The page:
Top Students’ Performance ‘Unremarkable,’ Study Says

By Robert Rothman — June 05, 1991 2 min read

Washington--Although the country’s top-performing students appear to be succeeding in college, there are few high achievers in elementary and secondary schools, and their level of performance is “unremarkable,” a study by the Educational Testing Service has found.

“On the one hand, our higher-education system seems to be the envy of the world,” Paul E. Barton, director of the ETS’s policy-information center, which prepared the report, said at a press conference here. “More and more foreign students are coming here to get their degrees.” On the other hand, in the K-12 system,” he added, “there are so few students at the top of achievement levels, and this top itself is unremarkable. And where we do have talent in the pipeline, it leaks as it flows to the higher-education system.”

Analyzing a range of data on student performance from elementary school through graduate school, the report found that only one in six 4th graders are at the top level of achievement in reading, and one in five are at the top level in mathematics.

“The off-the-top allocation,” he continued, “is simply a response to the dilemma created after the Supreme Court’s decision in Felton.”

Sister Mary Ann Eckhoff, superintendent for education of the Roman Catholic Archdiocese of St. Louis, said she was happy with the decision. If the extra costs of complying with Felton were not deducted from the top of the state’s Chapter 1 allocation, she asserted, “there would simply be no funding left for the program in our schools.”

On the use of mobile classrooms on church property, the lower court had said that such vans could be parked on public property, even if they were directly adjacent to the religious school. But they could not be parked on church property, the district judge ruled, because they would be seen as an “annex to the mission of the church.”

However, a majority of the appeals panel said the Supreme Court’s concern in Felton was that public-school teachers were entering a “pervasively sectarian” environment to deliver Chapter 1 services. The mobile vans in the Missouri case are operated by a private company contracted with by the U.S. Education Department under a “state bypass” arrangement, which allows the federal government to arrange for such services directly in cases where state law or local circumstances prevent channeling the funds through the state or local education agency.The appeals panel found that be cause the vans are driven off the church-school property each day and are fully controlled by the private contractor, “we are convinced that the services are provided in a religiously neutral atmosphere and the units do not operate as ‘annexes’ of the public schools.”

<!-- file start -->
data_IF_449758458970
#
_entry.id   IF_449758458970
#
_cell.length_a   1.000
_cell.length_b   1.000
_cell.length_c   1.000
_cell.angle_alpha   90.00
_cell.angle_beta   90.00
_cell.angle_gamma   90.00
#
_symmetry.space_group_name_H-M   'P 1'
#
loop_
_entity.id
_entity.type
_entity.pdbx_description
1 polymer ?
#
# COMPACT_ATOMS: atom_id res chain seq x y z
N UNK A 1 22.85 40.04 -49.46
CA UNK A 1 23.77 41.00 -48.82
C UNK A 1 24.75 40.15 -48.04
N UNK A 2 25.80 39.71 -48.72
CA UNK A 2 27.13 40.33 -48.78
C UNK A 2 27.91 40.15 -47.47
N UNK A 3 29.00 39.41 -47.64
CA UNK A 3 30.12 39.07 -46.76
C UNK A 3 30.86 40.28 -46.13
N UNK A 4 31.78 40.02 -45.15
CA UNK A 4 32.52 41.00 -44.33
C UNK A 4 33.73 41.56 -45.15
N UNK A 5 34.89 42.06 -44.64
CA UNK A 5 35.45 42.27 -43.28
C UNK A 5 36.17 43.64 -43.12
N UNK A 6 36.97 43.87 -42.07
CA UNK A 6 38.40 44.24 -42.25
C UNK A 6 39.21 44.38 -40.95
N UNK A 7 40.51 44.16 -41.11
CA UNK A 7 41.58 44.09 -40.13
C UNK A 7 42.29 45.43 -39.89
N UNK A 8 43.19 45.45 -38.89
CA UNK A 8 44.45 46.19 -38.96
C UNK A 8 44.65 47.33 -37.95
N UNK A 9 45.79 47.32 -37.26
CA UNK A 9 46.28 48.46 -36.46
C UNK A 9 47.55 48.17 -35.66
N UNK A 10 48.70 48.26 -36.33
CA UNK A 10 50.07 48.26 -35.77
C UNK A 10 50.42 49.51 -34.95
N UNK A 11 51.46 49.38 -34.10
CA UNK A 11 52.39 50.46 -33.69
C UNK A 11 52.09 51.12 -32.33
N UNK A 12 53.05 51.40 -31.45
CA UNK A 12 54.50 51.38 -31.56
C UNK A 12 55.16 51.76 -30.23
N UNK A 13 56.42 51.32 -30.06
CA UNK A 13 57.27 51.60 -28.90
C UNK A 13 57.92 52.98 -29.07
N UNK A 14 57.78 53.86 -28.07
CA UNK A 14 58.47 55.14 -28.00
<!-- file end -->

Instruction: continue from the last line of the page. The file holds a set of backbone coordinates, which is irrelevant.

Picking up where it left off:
Judge C. Arlen Beam disagreed in a brief dissent, arguing that High L Court precedent calls for any class room in which church-school students are taught with public funds to be at a “neutral site.” That, he said, would exclude vans either on the premises or at the curb of a church school.

Several other lawsuits affecting the Chapter 1 program are ongoing.

Americans United is backing the plaintiffs in several of the suits, including one in Kentucky that has been appealed to the U.S. Court of Appeals for the Sixth Circuit. In L that case, Barnes v. Cavazos, a federal district court also struck down the off-the-top regulation.

A federal judge in San Francisco last month upheld the off-the-top L rule in yet another case backed by Americans United. And a federal L judge in Chicago is expected to rule soon in a suit filed by the school district there that challenges the rule.

A version of this article appeared in the June 05, 1991 edition of Education Week as Top Students’ Performance ‘Unremarkable,’ Study Says